On reflection, I think I began working in this way because of a combination of my own fear that I had nothing to say, and being inspired by having worked in various community settings and witnessing the untapped creativity that all humans seem to possess - no matter how many times people protested and told me that they’re “not creative”.

My perception of a lot of community engaged practice that uses the participants’ stories and experiences as source material, is that it is often ‘issue based’ and defaults to a certain heaviness. It’s not difficult to see why; we live in a world of darkness, struggle, and challenge, so these are possibly easier for us to access - particularly when working with participant groups who have been brought together because of their specific challenges.

I suppose, my response to this perceived heaviness was to make sure that my personal practice would be focussed on finding the joy, and ‘The Dance WE Made’ is an example of this.

In creating the project, the first question I asked myself was; ‘I know that dance is joyful, but if the concept of ‘dance’ feels too intimidating for the participant, then what is their ‘way in’?’

At first glance TDWM may seem superficial; we pose everyday questions through 5 minute small-talk filled interactions about breakfast, journeys, birthdays etc.

These topics are chosen for very specific reasons: they are not difficult to form an opinion about, responses can be found within recent memory, and we (mostly) avoid unlocking any sort of emotional angst (In 6 years I’ve not had anyone tell me about a traumatic breakfast they had…). Fundamentally, they provide us with a simple and universal ‘way in’ for the participant; all they need to do is have a chat and the dance will happen.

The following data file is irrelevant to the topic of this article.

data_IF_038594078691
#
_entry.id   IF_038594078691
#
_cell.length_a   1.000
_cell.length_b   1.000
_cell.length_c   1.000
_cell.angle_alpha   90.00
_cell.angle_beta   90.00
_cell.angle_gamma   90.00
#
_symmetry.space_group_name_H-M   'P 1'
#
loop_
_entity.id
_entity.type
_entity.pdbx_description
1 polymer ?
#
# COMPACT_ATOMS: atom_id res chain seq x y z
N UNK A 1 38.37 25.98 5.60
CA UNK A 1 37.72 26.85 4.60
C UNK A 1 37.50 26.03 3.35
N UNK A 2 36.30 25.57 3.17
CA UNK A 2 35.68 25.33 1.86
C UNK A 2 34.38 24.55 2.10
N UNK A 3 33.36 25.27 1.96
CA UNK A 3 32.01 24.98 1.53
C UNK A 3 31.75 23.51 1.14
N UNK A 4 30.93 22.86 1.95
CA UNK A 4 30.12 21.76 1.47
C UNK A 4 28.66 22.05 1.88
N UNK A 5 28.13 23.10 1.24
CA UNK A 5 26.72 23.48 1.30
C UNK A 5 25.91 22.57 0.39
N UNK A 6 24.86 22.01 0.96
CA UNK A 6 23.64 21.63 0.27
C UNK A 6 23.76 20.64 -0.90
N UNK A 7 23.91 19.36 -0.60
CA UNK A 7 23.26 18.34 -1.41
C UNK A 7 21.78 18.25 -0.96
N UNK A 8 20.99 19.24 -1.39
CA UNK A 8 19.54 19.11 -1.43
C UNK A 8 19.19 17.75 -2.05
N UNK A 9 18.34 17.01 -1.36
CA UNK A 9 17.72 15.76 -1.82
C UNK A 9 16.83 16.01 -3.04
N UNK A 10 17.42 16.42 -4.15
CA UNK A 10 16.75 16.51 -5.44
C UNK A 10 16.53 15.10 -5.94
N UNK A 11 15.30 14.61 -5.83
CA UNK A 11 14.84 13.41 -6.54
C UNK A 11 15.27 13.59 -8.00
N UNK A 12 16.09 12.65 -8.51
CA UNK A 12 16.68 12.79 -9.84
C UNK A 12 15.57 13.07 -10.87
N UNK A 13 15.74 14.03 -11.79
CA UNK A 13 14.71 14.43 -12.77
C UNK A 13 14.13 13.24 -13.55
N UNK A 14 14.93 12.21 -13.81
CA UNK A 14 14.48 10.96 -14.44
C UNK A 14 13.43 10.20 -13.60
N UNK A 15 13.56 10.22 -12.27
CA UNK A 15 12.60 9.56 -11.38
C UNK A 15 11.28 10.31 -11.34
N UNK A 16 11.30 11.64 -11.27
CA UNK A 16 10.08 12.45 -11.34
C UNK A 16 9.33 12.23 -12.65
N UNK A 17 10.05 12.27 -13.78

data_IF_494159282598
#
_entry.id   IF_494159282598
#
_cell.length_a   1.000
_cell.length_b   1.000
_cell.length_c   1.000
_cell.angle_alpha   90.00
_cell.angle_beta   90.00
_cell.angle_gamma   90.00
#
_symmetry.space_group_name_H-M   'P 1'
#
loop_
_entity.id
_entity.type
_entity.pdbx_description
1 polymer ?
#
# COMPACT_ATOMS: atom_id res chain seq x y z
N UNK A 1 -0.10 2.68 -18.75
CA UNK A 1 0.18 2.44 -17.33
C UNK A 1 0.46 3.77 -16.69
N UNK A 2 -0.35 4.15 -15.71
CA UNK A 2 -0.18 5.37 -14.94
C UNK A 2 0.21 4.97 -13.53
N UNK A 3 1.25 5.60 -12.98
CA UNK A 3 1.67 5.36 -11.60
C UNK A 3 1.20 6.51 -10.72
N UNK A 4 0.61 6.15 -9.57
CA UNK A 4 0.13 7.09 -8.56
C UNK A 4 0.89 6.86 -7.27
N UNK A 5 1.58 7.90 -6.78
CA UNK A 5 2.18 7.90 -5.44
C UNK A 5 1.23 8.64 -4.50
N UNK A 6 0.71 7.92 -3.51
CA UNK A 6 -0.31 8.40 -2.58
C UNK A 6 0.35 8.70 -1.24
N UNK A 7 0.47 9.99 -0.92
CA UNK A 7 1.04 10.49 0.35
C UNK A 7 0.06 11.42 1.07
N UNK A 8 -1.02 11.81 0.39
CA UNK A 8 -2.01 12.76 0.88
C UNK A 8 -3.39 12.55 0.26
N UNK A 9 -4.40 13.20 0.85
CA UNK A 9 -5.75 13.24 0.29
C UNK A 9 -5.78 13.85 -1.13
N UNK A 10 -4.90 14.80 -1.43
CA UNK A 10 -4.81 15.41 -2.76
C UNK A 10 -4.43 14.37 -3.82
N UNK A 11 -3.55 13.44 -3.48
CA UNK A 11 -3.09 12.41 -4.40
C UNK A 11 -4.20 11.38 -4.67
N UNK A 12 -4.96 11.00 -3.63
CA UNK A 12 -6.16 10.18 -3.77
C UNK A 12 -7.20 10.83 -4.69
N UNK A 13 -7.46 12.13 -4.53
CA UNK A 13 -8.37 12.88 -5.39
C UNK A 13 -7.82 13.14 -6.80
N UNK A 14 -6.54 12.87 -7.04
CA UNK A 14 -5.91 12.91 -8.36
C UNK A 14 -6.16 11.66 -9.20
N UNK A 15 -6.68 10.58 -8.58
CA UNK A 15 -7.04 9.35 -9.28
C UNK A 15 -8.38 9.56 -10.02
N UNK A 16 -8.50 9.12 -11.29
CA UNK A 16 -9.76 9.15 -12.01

The second question I asked was one of balance, “Does it always have to be all about the participant? As artists, could we use this to challenge and develop our craft and creativity?

Yes, TDWM is about engaging participants with dance, and ensuring their experience is positive - it’s as much about advocacy as engagement. But it’s also about developing and acknowledging our artistry and choreographic skill.

Whether in a workshop setting, or in public with people on the street, we never know how someone will respond to the questions we ask; so the challenge for artists within TDWM is how we take these ordinary conversations, and make them extraordinary by ‘translating’ them into movement.

In my opinion, dancers are amazingly skilled super-beings! So this process isn’t just about making a dance. TDWM presents the virtuosity of creativity as the performance itself, by channelling the creativity that is within us all - and having the performers push that further, in collaboration with the participant and in real time.

Then it becomes about joy - we see the participants enjoyment in co-creating, seeing their ideas brought to life, and the pride of watching their ideas performed by a highly skilled professional dancer, who has in-turn been creatively challenged.

It’s as much about artist as it is about participant - and I hope this squashes a preconception about community engaged practice. Community work, doesn’t only have to be about the community and their experience, there’s a great deal in it for the artists too. Working with communities is artistic, creative, surprising, human and challenging.

And one of the challenges that I love, is working out the right questions to get engage people with dance in creative, joyful and meaningful ways.